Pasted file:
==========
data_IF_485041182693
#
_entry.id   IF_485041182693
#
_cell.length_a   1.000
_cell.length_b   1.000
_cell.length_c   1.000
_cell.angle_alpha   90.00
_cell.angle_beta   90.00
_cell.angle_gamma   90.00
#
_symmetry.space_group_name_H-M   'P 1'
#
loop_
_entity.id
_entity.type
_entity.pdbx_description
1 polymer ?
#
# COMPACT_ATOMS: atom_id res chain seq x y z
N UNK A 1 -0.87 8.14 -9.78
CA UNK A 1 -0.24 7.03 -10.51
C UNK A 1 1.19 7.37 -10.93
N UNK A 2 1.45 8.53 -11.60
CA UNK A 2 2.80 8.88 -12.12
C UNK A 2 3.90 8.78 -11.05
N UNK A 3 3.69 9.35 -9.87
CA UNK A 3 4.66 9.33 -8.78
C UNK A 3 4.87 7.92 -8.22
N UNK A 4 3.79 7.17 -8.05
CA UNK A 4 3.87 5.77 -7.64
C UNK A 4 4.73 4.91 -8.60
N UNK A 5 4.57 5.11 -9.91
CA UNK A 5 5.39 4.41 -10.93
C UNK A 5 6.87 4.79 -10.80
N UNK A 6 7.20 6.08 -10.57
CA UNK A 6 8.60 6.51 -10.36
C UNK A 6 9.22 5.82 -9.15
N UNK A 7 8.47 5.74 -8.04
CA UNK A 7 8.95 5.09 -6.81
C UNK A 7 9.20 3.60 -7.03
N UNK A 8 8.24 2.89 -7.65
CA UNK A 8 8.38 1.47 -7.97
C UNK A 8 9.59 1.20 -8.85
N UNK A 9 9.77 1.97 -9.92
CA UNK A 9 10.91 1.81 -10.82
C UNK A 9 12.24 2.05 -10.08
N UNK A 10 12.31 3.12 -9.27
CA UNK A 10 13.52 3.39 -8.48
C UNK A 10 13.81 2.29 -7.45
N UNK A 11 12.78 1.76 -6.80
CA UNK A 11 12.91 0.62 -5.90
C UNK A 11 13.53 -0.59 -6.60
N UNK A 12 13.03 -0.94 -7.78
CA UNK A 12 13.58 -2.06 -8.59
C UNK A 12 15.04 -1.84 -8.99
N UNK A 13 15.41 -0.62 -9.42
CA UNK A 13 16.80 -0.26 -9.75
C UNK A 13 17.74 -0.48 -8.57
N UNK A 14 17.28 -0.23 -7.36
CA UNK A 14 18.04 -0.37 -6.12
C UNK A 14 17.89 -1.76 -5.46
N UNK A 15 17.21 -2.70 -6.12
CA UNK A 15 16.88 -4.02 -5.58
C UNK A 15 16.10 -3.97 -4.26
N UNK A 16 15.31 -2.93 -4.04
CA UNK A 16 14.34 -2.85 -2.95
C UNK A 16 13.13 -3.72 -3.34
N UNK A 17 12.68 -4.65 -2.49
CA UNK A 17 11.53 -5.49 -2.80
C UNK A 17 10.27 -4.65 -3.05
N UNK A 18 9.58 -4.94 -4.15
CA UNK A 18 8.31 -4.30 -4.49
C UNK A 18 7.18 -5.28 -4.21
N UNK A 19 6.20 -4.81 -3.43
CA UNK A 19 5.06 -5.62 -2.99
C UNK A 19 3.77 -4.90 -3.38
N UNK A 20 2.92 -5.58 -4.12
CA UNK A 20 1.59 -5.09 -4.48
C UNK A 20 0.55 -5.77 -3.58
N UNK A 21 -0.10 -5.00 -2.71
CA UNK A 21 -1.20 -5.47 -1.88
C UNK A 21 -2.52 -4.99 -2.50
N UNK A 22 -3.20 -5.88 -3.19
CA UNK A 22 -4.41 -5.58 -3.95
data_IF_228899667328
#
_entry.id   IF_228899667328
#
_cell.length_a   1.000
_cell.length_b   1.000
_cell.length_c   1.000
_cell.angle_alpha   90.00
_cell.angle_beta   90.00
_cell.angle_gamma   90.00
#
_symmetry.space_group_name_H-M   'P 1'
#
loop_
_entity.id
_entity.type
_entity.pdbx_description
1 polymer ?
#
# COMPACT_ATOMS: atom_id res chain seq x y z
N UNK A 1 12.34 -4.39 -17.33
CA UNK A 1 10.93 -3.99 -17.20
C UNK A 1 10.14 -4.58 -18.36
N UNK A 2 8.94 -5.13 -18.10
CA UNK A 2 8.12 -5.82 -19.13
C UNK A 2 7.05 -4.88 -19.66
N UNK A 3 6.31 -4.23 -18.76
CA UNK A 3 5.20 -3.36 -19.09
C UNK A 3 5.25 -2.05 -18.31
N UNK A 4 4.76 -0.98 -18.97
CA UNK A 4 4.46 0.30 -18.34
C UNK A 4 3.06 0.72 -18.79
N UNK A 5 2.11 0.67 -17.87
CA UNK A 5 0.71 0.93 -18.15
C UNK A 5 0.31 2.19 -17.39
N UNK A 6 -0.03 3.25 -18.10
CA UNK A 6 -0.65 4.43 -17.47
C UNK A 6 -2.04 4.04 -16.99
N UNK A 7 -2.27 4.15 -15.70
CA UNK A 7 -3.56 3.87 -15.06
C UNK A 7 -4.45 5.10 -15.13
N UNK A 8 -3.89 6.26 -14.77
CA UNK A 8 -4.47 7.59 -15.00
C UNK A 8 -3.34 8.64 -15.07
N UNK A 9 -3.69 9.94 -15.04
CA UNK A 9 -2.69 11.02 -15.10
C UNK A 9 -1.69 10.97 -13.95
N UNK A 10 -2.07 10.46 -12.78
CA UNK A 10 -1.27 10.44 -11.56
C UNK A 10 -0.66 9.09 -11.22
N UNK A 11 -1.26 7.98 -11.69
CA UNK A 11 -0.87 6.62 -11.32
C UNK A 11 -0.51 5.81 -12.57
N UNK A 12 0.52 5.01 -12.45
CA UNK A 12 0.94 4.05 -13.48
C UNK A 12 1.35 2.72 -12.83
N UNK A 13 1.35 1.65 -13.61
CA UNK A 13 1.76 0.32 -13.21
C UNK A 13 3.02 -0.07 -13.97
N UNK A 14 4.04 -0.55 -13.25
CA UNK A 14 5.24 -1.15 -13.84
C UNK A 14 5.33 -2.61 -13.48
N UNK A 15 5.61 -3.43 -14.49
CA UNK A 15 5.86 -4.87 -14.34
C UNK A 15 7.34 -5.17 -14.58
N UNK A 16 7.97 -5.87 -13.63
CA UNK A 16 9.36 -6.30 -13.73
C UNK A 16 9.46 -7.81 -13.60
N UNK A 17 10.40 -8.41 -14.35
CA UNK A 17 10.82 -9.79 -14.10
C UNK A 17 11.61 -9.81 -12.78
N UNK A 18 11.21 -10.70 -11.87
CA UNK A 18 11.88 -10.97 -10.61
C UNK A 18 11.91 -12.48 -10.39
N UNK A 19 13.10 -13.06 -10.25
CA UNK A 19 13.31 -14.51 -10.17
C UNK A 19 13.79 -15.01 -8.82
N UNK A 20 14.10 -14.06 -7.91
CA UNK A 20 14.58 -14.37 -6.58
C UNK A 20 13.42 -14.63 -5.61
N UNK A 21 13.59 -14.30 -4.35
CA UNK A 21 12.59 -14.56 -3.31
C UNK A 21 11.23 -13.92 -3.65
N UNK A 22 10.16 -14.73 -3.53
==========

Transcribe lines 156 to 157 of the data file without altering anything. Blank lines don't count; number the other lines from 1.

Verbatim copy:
C UNK A 17 11.61 -9.81 -12.78
N UNK A 18 11.21 -10.70 -11.87